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This article was published 12/7/2014 (809 days ago), so information in it may no longer be current.
A GROUP of 32 people from Winnipeg cycled 1,600 kilometres in 13 days and raised enough money to build a house for a family they've only just met.
The Habitat for Humanity Cycle of Hope (COH) riders returned from their round trip to Omaha, Neb., Saturday afternoon, arriving at the home's build site on Nairn Avenue with a Winnipeg police escort and to an exuberant greeting from a crowd of about 100 family, friends and volunteer builders.
Work on the house was briefly suspended to welcome back the cyclists, who raised $171,000 to cover the building costs for the home.
The family purchasing the home, a couple with four children who moved to Winnipeg from Libya in 2008, was among the greeters and was able to meet and thank the riders.
"We are so excited and happy, and we thank everyone so much," said Mohamed, whose last name was not given for security reasons. He and his wife, Eiman, daughters Ranin, 10, and Rawan, 6, and sons Rami, 8, and Rahaf, 16 months, hope to be able to move into their new home sometime in November. They are currently living at a Manitoba Housing complex.
"Our children are saying, 'I will have a room for myself!' and 'We have a new house!' It's very exciting," said Mohamed, who is working 450 hours on the home.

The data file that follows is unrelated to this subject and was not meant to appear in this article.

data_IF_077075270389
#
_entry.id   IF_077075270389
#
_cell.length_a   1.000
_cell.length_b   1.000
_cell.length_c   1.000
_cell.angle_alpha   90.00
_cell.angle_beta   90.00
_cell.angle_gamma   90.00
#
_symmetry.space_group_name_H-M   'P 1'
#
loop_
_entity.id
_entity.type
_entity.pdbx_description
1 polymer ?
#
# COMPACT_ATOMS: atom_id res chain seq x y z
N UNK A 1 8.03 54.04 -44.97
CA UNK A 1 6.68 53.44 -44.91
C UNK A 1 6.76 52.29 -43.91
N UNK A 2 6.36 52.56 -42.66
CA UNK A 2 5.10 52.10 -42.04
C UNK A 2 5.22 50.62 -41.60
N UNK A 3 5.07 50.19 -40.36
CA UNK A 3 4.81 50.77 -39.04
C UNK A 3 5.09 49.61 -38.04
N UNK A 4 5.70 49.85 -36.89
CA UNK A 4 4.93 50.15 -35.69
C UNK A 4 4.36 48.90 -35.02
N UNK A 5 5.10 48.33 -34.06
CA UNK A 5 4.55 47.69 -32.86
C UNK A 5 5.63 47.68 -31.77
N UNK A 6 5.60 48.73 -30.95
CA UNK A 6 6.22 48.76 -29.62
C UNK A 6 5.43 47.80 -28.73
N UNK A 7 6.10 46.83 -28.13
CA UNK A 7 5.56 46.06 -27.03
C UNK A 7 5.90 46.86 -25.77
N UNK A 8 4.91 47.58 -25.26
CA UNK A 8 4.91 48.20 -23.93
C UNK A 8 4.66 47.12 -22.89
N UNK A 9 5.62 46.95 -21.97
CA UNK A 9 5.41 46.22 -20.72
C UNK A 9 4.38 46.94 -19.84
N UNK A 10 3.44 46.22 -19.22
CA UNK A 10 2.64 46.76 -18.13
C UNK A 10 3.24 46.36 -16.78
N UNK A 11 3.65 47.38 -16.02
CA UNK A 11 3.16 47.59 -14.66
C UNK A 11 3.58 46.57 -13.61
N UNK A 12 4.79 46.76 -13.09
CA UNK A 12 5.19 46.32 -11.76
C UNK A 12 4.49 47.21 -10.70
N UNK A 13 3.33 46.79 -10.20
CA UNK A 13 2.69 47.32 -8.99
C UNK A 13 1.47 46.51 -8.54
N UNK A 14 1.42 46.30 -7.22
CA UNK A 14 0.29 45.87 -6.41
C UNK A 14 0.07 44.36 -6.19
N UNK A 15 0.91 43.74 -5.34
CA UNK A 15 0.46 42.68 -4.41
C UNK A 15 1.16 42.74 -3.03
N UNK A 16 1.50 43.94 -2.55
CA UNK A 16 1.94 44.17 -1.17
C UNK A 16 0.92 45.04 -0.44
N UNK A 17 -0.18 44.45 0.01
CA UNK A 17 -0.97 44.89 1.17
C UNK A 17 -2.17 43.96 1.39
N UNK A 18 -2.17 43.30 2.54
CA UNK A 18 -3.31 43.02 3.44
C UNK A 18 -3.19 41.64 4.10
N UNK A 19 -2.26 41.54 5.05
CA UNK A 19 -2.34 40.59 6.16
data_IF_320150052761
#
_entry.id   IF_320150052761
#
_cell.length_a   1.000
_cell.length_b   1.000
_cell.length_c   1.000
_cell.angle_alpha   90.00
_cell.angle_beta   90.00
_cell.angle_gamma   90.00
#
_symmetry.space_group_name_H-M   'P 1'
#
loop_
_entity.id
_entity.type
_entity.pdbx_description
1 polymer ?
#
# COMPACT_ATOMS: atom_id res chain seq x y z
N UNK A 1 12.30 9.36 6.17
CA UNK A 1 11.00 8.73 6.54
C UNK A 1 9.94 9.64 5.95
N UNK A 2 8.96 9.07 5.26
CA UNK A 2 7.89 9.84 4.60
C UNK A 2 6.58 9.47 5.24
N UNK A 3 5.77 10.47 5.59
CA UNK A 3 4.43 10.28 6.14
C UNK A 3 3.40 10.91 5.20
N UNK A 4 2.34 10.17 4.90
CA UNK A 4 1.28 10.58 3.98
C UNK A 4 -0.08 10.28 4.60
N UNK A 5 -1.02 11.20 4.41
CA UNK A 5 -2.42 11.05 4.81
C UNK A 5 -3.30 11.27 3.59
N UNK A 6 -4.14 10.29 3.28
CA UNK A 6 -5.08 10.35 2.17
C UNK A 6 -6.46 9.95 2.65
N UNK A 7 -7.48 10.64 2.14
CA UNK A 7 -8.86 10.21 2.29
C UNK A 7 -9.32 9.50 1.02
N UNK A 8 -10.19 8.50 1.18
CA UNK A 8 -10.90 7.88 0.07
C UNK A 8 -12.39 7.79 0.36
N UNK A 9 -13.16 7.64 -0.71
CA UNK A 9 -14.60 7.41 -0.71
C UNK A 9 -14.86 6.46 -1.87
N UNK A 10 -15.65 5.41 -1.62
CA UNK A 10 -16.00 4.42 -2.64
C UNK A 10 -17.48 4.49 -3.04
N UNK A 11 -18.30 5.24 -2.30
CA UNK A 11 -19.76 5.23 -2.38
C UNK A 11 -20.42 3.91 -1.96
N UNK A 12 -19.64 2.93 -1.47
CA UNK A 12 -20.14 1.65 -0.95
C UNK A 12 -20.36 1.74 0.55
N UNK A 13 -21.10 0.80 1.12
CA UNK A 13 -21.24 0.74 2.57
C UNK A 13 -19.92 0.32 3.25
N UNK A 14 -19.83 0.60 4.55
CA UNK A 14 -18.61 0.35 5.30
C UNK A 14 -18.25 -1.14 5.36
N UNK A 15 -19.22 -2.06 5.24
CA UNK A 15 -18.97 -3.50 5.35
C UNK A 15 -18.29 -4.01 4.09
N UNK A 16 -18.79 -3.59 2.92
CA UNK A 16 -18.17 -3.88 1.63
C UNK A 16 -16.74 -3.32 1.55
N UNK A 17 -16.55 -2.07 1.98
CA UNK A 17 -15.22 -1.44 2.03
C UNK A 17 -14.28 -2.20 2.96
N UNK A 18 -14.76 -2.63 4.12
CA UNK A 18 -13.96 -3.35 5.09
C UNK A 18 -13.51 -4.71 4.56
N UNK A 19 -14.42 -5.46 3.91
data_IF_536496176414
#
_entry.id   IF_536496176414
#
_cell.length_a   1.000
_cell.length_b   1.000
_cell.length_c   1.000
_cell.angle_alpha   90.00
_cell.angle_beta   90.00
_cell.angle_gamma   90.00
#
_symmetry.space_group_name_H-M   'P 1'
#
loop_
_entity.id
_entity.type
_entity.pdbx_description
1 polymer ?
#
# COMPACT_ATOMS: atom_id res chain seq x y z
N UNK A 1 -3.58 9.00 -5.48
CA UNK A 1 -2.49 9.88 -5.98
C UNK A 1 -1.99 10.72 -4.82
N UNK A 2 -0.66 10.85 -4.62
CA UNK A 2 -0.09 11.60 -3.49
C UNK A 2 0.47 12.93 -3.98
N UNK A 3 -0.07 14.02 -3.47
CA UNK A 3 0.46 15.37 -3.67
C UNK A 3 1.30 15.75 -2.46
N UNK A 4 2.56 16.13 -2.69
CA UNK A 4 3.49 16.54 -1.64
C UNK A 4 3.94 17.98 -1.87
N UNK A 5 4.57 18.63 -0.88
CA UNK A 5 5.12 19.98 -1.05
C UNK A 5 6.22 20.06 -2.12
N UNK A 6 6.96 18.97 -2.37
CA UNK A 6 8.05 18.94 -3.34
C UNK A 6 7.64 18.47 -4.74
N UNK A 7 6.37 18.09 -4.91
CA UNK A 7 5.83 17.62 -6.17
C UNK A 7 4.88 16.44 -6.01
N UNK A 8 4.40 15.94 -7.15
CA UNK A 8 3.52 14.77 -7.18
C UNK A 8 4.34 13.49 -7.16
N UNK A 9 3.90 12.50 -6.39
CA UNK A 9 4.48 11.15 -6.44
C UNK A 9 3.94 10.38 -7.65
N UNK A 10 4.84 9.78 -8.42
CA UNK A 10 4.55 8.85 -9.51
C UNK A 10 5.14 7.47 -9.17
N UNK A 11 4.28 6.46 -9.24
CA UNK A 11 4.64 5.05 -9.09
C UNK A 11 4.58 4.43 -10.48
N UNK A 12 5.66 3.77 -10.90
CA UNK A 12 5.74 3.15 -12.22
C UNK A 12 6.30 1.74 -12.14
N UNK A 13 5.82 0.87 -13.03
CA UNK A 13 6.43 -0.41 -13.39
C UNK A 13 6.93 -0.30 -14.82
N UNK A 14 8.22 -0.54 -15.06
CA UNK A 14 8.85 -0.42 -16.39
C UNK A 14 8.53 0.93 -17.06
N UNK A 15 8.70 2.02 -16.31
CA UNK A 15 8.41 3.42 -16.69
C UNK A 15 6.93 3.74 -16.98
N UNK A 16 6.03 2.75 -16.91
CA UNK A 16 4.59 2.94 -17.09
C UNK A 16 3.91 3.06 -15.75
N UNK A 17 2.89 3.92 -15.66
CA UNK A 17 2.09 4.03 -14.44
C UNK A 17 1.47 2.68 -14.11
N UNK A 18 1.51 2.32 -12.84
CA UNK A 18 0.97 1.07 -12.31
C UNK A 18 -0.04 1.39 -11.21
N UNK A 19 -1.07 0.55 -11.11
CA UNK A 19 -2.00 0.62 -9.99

Habitat homes are purchased by families who apply and are accepted based on income with no down payment, no interest and their mortgage payments set based on their ability to pay.
"This was such a great group of cyclists who all believe in Habitat for Humanity, and we know that through the tough winds and the hills, we're riding to give a family the opportunity to have a home," Derrick Saedal, 58, a City of Winnipeg employee.
Dr. Malcolm Doupe, the energetic organizing committee chairman and a COH cyclist, handed the keys to the family and gave them an emotional wish to "turn bricks and mortar into a home."
"For everyone on the trip who talked a lot about making a difference: We'll all come by this house and some point and say, 'I helped to do that.' Every dollar that we fundraised goes right to the house," said Doupe, a professor at the University of Manitoba's faculty of medicine and a research scientist with the Manitoba Centre for Health Policy.
Doupe was one of four local doctors who participated in the COH ride. "The chance to leave a mark on someone else's life is absolutely wonderful."
On the return trip, Doupe said the cyclists encountered wind, rain, waited out a tornado watch in a small Nebraska town in the shelters of local businesses, and came face-to-face with a bison on a road in South Dakota.
This was the 21st running of the Cycle of Hope, which has raised more than $2.5 million for Habitat for Humanity Manitoba, a non-profit organization. It has built homes for more than 275 families since 1987.